All businesses tend to go about lead generation in slightly different ways, and quite often it’s the size of the company that dictates the approach.
Small businesses and startups often utilise the business owners, especially in the early days, before they take more of a back seat and a managerial role when the company expands; while larger companies will have their own in-house new business teams tasked with identifying leads and then approaching them to find out whether or not there might be an opportunity to pitch for business.
Whichever approach you take it’s important to pay attention to key metrics, or KPIs, which ensure that you’re not investing too much time, or money (or both), into your lead generation process which eventually leads to losing money rather than winning business and growing.
One such metric which all businesses need to pay attention to is the cost per lead (often abbreviated to CPL in marketing or business speak.) This is a fairly universal metric used by companies looking to keep a tab on their marketing spend and ensure the ROI equation is measuring up. It’s understandable really. After all, if it’s costing a business £10,000 to generate a lead that results in a dead end or a £5,000 contract, you are hemorrhaging money rather than making it. You need to be right on top of your cost per lead data and if it’s not going in the right direction it’s time to start looking at your lead generation tactics and processes to establish what’s going wrong and what you need to do about it.
So what does a good cost per lead look like, and how do you set a figure that represents a good cost per lead versus a bad one? In this article we’ll take you through a few things to consider, and how to calculate a good CPL for your business.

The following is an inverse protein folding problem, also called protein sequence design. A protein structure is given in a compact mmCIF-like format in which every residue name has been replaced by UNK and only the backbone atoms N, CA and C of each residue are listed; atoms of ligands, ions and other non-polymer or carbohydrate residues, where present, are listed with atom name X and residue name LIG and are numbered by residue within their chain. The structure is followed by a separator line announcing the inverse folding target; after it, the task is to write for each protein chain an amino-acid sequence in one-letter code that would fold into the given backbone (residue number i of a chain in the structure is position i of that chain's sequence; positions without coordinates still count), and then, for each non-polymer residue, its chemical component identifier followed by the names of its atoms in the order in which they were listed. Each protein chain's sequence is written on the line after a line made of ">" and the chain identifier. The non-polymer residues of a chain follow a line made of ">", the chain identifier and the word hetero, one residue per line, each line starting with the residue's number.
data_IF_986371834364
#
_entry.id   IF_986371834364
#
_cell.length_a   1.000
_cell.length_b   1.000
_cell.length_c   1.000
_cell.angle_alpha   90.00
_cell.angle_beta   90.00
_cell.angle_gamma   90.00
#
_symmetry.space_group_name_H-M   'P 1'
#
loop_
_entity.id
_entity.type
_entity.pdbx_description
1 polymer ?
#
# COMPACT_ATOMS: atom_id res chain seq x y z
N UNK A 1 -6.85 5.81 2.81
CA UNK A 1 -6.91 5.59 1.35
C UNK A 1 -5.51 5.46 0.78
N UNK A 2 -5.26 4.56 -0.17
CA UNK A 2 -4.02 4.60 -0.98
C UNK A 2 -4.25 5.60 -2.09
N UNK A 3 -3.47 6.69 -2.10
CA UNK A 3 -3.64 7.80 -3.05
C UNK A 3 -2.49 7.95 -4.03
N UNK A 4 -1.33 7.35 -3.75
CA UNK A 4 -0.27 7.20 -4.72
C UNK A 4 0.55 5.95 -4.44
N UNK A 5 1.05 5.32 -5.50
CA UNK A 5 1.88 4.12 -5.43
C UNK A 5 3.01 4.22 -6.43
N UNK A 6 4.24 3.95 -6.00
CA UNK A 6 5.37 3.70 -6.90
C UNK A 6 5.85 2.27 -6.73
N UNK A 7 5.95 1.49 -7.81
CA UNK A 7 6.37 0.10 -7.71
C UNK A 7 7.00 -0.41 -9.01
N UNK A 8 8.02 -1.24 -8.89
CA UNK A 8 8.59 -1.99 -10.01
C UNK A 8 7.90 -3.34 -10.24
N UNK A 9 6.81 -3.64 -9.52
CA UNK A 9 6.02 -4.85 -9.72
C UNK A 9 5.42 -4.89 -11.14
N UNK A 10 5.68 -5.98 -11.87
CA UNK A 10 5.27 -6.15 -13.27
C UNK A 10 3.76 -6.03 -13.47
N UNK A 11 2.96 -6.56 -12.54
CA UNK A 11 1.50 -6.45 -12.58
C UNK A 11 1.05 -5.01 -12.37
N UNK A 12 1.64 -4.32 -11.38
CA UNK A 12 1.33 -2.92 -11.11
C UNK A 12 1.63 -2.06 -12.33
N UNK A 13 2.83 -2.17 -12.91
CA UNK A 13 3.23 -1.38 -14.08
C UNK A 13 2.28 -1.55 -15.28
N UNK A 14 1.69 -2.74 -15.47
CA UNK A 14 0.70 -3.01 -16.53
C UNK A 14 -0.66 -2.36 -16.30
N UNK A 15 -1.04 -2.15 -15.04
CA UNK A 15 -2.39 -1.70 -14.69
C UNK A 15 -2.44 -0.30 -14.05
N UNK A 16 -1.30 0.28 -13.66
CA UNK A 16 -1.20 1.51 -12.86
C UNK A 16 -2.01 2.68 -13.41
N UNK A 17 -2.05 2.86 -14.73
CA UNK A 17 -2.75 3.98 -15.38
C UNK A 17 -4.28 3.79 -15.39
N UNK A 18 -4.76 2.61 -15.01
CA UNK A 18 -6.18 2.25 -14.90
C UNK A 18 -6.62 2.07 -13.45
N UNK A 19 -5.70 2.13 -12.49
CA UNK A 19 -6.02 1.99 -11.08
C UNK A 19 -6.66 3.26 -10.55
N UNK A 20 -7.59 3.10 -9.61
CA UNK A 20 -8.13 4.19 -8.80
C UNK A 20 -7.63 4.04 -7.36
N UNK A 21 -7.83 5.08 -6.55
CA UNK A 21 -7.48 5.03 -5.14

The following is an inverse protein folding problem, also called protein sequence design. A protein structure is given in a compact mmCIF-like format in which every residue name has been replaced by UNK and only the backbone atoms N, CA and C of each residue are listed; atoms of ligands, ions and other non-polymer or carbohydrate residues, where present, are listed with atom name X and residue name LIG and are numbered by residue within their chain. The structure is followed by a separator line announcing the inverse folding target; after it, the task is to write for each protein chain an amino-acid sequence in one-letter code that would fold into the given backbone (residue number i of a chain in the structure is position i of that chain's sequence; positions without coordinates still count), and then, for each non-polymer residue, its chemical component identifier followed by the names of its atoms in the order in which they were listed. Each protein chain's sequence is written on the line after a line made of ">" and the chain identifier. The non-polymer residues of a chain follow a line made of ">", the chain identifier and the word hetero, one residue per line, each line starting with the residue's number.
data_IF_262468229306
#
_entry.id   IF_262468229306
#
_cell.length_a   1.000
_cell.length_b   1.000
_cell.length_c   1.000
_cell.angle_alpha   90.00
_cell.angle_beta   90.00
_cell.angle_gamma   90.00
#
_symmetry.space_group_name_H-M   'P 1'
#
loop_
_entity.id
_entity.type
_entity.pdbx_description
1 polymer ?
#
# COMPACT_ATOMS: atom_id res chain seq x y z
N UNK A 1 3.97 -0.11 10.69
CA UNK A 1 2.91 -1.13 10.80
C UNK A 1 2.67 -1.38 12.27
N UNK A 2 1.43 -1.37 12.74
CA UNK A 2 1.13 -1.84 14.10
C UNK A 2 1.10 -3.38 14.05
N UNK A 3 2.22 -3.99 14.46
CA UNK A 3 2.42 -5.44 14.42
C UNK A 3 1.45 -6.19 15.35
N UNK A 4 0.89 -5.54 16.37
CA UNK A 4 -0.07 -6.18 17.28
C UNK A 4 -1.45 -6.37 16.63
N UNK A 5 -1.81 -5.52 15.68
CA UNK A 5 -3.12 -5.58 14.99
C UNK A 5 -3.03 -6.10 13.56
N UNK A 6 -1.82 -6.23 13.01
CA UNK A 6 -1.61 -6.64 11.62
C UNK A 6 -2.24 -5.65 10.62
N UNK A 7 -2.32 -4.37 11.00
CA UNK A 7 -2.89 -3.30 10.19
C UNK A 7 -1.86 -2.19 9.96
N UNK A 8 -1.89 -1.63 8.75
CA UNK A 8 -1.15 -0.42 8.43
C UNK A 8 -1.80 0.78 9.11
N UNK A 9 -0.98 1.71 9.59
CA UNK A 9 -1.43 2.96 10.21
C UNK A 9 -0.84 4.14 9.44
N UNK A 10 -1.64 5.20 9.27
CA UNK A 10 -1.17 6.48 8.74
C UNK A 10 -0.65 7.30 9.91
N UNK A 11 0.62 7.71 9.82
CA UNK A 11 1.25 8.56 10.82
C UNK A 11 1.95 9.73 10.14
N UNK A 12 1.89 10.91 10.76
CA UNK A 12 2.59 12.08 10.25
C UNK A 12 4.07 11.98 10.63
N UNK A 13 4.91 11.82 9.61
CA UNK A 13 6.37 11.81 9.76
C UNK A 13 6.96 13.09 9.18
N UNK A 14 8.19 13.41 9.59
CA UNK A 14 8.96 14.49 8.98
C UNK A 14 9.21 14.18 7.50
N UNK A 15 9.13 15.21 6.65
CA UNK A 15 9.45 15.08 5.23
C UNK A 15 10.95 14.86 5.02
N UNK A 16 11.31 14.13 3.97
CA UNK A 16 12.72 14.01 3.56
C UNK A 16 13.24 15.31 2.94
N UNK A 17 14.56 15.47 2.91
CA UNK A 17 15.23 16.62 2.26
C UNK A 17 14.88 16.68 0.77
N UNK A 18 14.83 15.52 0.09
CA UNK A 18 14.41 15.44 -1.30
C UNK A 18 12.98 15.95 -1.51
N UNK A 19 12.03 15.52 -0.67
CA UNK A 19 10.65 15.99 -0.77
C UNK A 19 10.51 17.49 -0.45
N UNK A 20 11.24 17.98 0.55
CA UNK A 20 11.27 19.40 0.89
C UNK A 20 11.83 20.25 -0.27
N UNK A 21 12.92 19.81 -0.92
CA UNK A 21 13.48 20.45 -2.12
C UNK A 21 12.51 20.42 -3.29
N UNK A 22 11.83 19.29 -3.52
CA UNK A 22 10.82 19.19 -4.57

Your Cost Per Lead is unique to your business
First and foremost, don’t go basing your cost per lead performance on that of a friend’s business, or a competitor as in reality, your own business’s cost per lead is all that matters. Don’t waste time worrying about how the business down the road is boasting that their cost per lead is less than yours. Each business and every situation is different, and one business might be willing to spend that little bit more on lead generation than another or perhaps targeting larger contracts, skewing their figures.
The value of a lead to your business always depends on three main factors:
- What your conversion rate from a lead to a sale is
- What your average order value from a sale is, and
- What the average lifetime value of that customer will be
These three factors are different for every business based on what you sell, the likelihood of repeat business or customer retention, your price points and how good your salespeople are at converting.
Two businesses that look identical from the outside may need completely different cost per lead levels to thrive, as one may have a much lower conversion rate, or may not focus on repeat business from the customer in the future.
What is a good cost per lead?